Proposed levy means higher property taxes for most Minneapolis homeowners

It’s likely most Minneapolis homeowners will see a higher property tax bill under the 2017 budget proposed by Mayor Betsy Hodges, members of the City Council’s Ways and Means Budget Subcommittee learned Monday.

Property taxes could rise on about 60 percent of the city’s roughly 100,000 residential properties, excluding apartment buildings, according to a presentation by Mark Ruff, the city’s chief financial officer. About 35 percent of households would see an increase of 5 percent or more.

Council Member Andrew Johnson (Ward 12) called it “surprising” to see nearly 35,000 households in the 5-percent-or-higher category. But Ruff cautioned committee members that those were preliminary estimates based off of Hennepin County data and would be refined in coming weeks.

Earlier this month, Hodges proposed a $1.3-billion city budget in 2017, an increase of about 7.6 percent over the 2016 budget. About 20 percent of the budget is funded directly by property taxes, and Hodges proposed a 5.5-percent hike in the city’s property tax levy for 2017.

The city’s property tax levy increased 3.4 percent in 2016.

A minimum 4.9-percent levy increase was required in 2017 after the city struck an $800-million deal with the Park Board this spring to pay for road and park maintenance and repairs. The deal’s complex funding scheme leans heavily on new property taxes.

Hodges pledged to shrink the coming levy increase if a special legislative session resulted in a boost in Local Government Aid from the state. But Gov. Mark Dayton announced earlier this month he had ended attempts to negotiate a special session with legislative leaders.

Ruff said general fund revenues were expected to rise just 2 percent after a “nominal” increase in LGA. Those revenues would be generated mainly in two areas, Ruff said: property taxes and sales and entertainment taxes, an increase driven in part by the opening of U.S. Bank Stadium, the new home of the Minnesota Vikings.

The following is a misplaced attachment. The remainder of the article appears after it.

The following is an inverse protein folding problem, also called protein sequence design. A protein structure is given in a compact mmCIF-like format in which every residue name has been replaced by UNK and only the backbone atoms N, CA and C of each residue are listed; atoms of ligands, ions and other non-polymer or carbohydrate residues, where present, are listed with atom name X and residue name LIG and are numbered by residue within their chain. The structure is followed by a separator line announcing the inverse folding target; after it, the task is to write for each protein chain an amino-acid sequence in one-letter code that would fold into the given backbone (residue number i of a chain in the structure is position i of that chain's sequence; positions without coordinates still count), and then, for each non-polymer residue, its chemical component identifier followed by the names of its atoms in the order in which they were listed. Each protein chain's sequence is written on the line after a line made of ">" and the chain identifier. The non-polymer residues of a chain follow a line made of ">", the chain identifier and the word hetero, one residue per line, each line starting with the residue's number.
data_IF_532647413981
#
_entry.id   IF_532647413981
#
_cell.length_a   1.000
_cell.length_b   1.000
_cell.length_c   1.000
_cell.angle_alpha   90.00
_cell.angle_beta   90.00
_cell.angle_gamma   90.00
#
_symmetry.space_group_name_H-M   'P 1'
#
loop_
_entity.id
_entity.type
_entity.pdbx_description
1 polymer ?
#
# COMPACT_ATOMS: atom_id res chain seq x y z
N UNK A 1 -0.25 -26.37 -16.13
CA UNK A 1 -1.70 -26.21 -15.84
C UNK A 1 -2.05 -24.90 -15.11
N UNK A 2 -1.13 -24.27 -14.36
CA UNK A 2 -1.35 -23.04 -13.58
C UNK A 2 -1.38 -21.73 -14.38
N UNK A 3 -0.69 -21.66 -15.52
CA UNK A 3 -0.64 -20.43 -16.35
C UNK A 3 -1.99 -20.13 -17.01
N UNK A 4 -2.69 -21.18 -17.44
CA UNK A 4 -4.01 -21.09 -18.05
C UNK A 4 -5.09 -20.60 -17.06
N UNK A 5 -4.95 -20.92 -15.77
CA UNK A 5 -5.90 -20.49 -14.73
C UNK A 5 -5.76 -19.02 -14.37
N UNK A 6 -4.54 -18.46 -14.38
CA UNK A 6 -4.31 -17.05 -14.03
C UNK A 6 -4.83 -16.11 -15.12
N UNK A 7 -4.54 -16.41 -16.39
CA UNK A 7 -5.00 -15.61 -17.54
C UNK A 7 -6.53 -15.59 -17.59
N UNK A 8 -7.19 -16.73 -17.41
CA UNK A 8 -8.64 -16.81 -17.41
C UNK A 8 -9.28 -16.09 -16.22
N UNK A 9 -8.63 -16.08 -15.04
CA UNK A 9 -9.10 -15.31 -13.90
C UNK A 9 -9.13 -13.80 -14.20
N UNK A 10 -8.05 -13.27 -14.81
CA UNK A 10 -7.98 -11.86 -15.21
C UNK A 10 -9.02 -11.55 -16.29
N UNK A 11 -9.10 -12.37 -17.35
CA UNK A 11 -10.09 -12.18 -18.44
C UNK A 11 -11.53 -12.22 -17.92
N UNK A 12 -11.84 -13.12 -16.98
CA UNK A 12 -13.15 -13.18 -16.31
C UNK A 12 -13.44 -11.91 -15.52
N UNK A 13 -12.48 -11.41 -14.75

Revenues are expected to decline in several other categories, including charges for city services, fines and forfeits, the franchise fees paid by utilities and license and permits related to construction activity — “despite the fact that we have very robust economic activity in the city,” Ruff added.

On Aug. 25, the city hit the $1-billion mark in new construction permits earlier than in any previous year.

“When you have a budget that needs to increase — just basic inflation without any additional types of enhancements to that budget — and we have revenues which are either flat or declining, it’s going to put more pressure on the tax levy,” Ruff said.

Council Member Lisa Goodman (Ward 7) was critical of the amount of new spending in Hodges’ 2017 budget, which includes about $7 million in one-time expenses and $6.7 million in ongoing costs that will be carried over to future budgets, largely related to new staff positions. In her budget presentation, Hodges’ said those ongoing costs were offset by $2.7 million in “strategic cuts” to city departments. Of the balance, most of the increase is dedicated to public safety, including 15 new police officers.

Goodman said she was supportive of hiring additional officers, but questioned the impact other decisions will have on property taxes.

“There’s no real explanation for why we need $13 million more in spending other than we want it,” Goodman said.

“It’s really not all that complicated,” she said. “The bottom line is there’s $6.7 million of totally new spending, $7 million worth of new one-time spending and we’re having to increase our levy capacity or property tax amount by about $16 million.”

Ruff said city property taxes on a home with the city’s median value of $109,500 amounted to roughly $1,100 in 2016, so a 5-percent increase would equal $55.

City Council Member Lisa Bender (Ward 10) noted about 50 percent of Minneapolis residents are renters who feel the impact of rising property taxes in higher rents. Bender noted property tax assessments are sent to apartment building owners and aren’t typically shared with tenants, who she said need to be better engaged by the city during budget talks.